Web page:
Middle East Crisis
Southern Gaza in Israel’s sights as world leaders seek pause in fighting
GAZA/JERUSALEM, Oct 25 (Reuters) - Israel's military intensified its bombing of southern Gaza overnight after one of the deadliest days for Palestinians since the conflict began, amid international calls for a pause in fighting to let aid into the enclave and prevent many more deaths.
Health officials in Gaza said on Wednesday that dozens more people had been killed in the south, where hundreds of thousands fled after Israel warned them it would attack the north in its bid to wipe out Hamas militants who mounted a killing spree in Israel on Oct. 7.
One strike brought down several apartment buildings in Khan Younis. “This is something not normal, we have not heard something like this before,” resident Khader Abu Odah said.
Palestinian anger over the killings has been increased by a sense of betrayal as many of those who obeyed the order to move south are also being killed. The Israeli military says that Hamas, which rules Gaza, has entrenched itself among the civilian population everywhere.
Israel said strikes on Gaza over the previous 24 hours had eliminated Hamas operatives including the head of the Hamas battalion for southern Khan Younis, Tayseer Bebasher.
Tunnel shafts, command centres, weapons caches and launch positions were targeted, as well as a cell of Hamas divers trying to enter Israel by sea near Kibbutz Zikim, the military added.
In Gaza City in the north, rescue workers pulled an apparently lifeless young child out of rubble before trying to calm an agitated, partially buried man crying out his family’s names.
“They are OK, I swear,” one rescuer said in video footage from the scene.
FIGHTING IN LEBANON, SYRIA FUELS REGION’S FEARS
Israeli jets also struck Syrian army infrastructure in response to rockets launched from Syria, an ally of Iran, the Israeli military said, fuelling concerns that its conflict with Hamas, also backed by Iran, will ignite the wider region.
Syria’s state news agency said the Israeli attack killed eight soldiers and wounded seven more near the southwestern city of Deraa.
Israel did not accuse Syria’s army of firing the two rockets, which set off air raid sirens in the Israeli-occupied Golan Heights, giving no details on the suspected perpetrators.
Iran, which has sought regional ascendancy for decades and backs armed groups in Syria, Lebanon and elsewhere as well as Hamas, has warned Israel to stop its onslaught on Gaza.
Israeli forces hit five squads in Lebanon preparing anti-armour missile attacks or rocket launches, spokesman Rear Admiral Daniel Hagari said.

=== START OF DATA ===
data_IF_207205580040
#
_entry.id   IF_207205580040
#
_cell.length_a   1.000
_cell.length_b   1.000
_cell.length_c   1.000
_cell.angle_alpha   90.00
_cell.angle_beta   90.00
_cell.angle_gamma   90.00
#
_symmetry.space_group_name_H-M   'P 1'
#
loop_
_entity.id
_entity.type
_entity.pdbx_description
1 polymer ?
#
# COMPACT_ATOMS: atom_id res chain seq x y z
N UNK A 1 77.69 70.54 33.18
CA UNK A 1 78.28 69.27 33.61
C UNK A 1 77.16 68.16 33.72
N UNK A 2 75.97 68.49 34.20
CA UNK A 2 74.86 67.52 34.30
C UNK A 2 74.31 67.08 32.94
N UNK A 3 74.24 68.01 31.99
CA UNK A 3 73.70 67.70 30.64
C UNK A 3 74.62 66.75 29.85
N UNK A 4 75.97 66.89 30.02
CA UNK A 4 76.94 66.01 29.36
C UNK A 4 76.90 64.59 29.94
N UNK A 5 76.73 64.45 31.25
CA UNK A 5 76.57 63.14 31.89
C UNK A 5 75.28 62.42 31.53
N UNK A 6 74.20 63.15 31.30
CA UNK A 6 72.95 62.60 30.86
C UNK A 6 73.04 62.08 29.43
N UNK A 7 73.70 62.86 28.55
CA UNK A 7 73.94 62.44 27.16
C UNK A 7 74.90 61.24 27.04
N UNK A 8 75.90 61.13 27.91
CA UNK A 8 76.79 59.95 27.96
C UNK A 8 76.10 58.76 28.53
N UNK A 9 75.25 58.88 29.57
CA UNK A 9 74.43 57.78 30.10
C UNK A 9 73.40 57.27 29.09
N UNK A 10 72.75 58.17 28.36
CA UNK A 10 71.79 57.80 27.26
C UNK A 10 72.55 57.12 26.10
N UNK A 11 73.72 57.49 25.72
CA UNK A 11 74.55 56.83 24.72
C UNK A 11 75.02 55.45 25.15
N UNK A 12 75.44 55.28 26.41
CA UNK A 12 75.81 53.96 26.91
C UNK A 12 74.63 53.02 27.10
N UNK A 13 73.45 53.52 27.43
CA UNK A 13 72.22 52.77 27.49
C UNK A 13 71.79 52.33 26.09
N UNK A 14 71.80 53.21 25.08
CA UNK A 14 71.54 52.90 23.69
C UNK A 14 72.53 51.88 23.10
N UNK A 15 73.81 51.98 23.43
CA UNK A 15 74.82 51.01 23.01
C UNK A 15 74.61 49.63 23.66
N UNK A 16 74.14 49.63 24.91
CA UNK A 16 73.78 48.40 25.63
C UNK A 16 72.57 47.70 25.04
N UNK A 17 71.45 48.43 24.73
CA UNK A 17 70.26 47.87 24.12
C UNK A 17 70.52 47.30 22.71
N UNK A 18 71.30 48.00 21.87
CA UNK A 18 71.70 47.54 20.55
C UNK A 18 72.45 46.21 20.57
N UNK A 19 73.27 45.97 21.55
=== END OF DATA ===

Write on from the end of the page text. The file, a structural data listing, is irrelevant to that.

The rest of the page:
Lebanon’s Iranian-backed Hezbollah group said four more of its fighters had been killed, increasing the death toll in its ranks to 42 since the start of the conflict.
CALLS FOR HUMANITARIAN PAUSE
The United States and Russia are leading international calls for a pause in fighting between Israel and Hamas to allow aid into Gaza, where living conditions are harrowing.
Limited deliveries of food, medicine and water from Egypt restarted on Saturday through Rafah, the only crossing not controlled by Israel, which announced it had sealed off the coastal enclave for good after this month’s attack from Hamas.
Another 20 trucks crossed late on Tuesday after delays, but U.N. agencies said more than 20 times as much were needed for the narrow coastal strip’s 2.3 million people, who depend heavily on aid even in peacetime.
Washington wants short pauses to allow aid in while Russia advocates a wider truce. Israel has so far resisted both, arguing that Hamas would only take advantage and create new threats to its civilians.
Israel launched the strikes on Gaza after Hamas militants attacked southern Israeli towns on Oct. 7, killing 1,400 people, most of them civilians, and taking more than 200 people hostage.
A total of 704 Palestinians, including 305 children, were killed on Tuesday, the health ministry in Hamas-ruled Gaza said. The U.N. Office for the Coordination of Humanitarian Affairs said it was the highest reported single-day death toll of the conflict.
Clashes have also intensified between the Israeli military and Palestinians in the occupied West Bank, killing more than 100 Palestinians, the Palestinian health ministry said.
Gaza’s health ministry said on Tuesday at least 5,791 Palestinians had been killed by Israeli bombardments on the enclave since Oct. 7, including 2,360 children.
GAZA HOSPITALS RUNNING OUT OF FUEL
The U.N. Office for the Coordination of Humanitarian Affairs said more than one-third of hospitals in Gaza and nearly two-thirds of primary health clinics had shut due to damage or lack of fuel.
UNRWA, the U.N. agency for Palestinian refugees, warned that it would have to halt operations in Gaza on Wednesday night if supplies of fuel were not allowed in as it would run out.
However, the Israeli military on Tuesday reaffirmed it would bar the entry of fuel to prevent Hamas from seizing it.
Qatari mediators are urging Hamas to quicken the pace of hostage releases to include women and children, and without Israeli concessions, three diplomats and a source familiar with the talks said.
The Gulf state, in coordination with the U.S., is leading mediation talks with Hamas and Israel over the hostage release.
Hamas has so far released four hostages – a mother and daughter with dual U.S.-Israel nationality on Friday and two Israeli civilian women on Monday.
By Nidal al-Mughrabi and Emily Rose
(Reporting by Nidal al-Mughrabi, Emily Rose, Andrew Mills, Michelle Nichols, Humeyra Pamuk; Writing by Grant McCool, Michael Perry and Philippa Fletcher; Editing by Howard Goller, Cynthia Osterman, Miral Fahmy and Kevin Liffey)